The Traffic and Funnels Show, a podcast by Chris Evans and Taylor Welch, recently did an episode describing how, at one point, they nearly imploded their business… despite makin’ money hand over fist at that same time. In case you missed it, I’ll spill the tea below. But first, check out what we’re doing with virtual real estate:
Okay, so what was this Traffic and Funnels podcast flub? I’ll let them tell it, and then add my two cents.
“We built TF [Traffic & Funnels] really really fast. So fast, it was unhealthy,” Taylor starts off. “Sometimes, what you notice is, that the faster something grows, the more unhealthy it can be. People don’t understand this,” he adds.
In early-2017, that rapid expansion caught up with them. They didn’t have any infrastructure in place. He and Chris were running themselves ragged, trying to do it all, operating under the assumption that “people are stupid” and only the two of them were capable of making great decisions and executing at a high-level.
And one day, Chris was like, “Enough’s enough. I’d rather make less money and be happy, and be able to spend time with my family… than continue to make more and more, but hate life.”
From that moment forward, they made a pact: “Health over growth.” So they brought in some new team members and each took a giant step back from day-to-day operations. In doing so, they assumed they’d maintain their current income or even go down a little, and they were totally cool with it.
But here’s the kicker: within six months, by complete accident, whaddya know? Their business exploded!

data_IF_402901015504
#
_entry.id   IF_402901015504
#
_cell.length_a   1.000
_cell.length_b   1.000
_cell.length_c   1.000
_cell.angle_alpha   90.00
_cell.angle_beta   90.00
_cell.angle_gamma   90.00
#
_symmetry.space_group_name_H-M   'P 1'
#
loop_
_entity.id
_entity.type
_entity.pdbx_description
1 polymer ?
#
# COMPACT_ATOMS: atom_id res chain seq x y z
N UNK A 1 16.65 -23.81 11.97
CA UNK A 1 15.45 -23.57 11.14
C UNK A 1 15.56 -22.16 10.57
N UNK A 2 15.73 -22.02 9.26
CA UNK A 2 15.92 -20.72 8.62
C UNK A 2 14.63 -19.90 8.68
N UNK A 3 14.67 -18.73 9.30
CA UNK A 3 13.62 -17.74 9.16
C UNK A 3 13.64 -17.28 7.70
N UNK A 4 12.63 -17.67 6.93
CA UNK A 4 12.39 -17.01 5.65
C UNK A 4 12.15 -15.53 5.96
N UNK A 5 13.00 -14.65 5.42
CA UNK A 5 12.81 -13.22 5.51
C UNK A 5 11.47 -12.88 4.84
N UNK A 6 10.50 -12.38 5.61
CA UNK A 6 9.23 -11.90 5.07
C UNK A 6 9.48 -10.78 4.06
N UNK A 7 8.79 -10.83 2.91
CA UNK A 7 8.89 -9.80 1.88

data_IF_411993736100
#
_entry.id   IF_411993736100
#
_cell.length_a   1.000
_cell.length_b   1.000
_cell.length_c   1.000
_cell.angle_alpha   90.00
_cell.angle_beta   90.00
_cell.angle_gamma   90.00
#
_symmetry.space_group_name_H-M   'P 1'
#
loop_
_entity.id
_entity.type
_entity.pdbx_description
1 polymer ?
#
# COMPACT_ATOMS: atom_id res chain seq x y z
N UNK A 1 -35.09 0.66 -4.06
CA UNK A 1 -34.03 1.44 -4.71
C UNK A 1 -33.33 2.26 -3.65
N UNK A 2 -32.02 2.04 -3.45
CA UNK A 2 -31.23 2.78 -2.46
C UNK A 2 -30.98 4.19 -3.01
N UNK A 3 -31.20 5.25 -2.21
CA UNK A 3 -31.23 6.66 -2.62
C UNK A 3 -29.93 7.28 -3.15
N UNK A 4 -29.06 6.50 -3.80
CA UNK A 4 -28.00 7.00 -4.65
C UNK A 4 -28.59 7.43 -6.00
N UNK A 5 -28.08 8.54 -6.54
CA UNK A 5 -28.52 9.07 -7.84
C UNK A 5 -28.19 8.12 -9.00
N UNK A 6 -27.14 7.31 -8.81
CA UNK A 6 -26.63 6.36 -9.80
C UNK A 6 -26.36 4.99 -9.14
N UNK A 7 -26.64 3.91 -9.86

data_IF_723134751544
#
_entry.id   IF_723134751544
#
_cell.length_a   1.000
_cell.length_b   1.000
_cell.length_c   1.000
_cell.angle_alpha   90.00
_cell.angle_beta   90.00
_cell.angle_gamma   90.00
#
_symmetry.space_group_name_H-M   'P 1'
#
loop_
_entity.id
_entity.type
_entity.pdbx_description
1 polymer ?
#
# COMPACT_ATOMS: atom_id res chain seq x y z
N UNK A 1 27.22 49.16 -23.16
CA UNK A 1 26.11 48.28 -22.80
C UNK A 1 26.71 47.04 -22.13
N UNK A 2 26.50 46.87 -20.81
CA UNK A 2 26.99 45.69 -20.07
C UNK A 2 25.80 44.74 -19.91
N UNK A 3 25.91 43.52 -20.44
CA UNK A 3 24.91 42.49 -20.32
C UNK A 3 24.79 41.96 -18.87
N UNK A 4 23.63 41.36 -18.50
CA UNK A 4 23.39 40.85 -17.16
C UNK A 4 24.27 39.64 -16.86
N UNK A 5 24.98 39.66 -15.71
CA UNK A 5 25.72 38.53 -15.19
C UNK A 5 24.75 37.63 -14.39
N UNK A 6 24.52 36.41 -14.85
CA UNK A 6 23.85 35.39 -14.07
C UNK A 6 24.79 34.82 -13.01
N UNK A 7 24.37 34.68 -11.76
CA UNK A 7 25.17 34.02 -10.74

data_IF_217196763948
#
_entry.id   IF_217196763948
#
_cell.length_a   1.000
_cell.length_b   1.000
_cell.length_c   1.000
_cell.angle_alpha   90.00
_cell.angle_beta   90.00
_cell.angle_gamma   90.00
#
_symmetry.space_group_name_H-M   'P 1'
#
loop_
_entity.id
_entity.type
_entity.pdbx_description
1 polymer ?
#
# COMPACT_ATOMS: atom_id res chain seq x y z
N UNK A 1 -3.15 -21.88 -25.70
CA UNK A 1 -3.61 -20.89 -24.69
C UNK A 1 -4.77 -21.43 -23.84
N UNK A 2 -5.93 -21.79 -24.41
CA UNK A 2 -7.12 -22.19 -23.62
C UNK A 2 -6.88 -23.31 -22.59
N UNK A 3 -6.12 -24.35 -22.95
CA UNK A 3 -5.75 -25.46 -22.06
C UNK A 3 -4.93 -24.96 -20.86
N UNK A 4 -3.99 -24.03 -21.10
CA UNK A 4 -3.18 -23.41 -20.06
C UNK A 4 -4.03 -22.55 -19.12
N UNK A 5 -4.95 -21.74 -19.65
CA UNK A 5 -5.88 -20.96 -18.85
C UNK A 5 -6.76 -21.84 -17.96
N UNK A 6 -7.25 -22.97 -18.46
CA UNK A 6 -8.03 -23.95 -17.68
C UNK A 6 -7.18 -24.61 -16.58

The takeaway is twofold. One, make sure you’re not in your own way. Sure, it’s noble to “hashtag hustle” and want to do all the things, and run a lean, mean business… but in doing so, are you just collateral damage? If so, and especially if you’re nearing burnout, it might be time to step away.
Which brings up point two. Start looking for other leaders within your network. Build those relationships. And don’t assume you can’t because your “revenue isn’t high enough.” That’s irrelevant, Taylor says. This is all about protecting your energy, your creativity, your sanity. It’s never too early to begin building your team. $10k/mo, $20k/mo, $200k/mo, $500k/mo… doesn’t matter. Just put the wheels in motion.
But also have realistic expectations. “It’s probably the most difficult thing we’ve ever been through [as a company],” Chris finally chimes in. “It’s going to be difficult. It’s going to be a challenge. It’s going to stretch you,” he warns.
The key to this whole thing, they wrap up the podcast episode with, is to get guidance from someone who’s lived it already. For them, it was their mentor, Jay Abraham. For you (*hint, hint), perhaps it’s Taylor and Chris.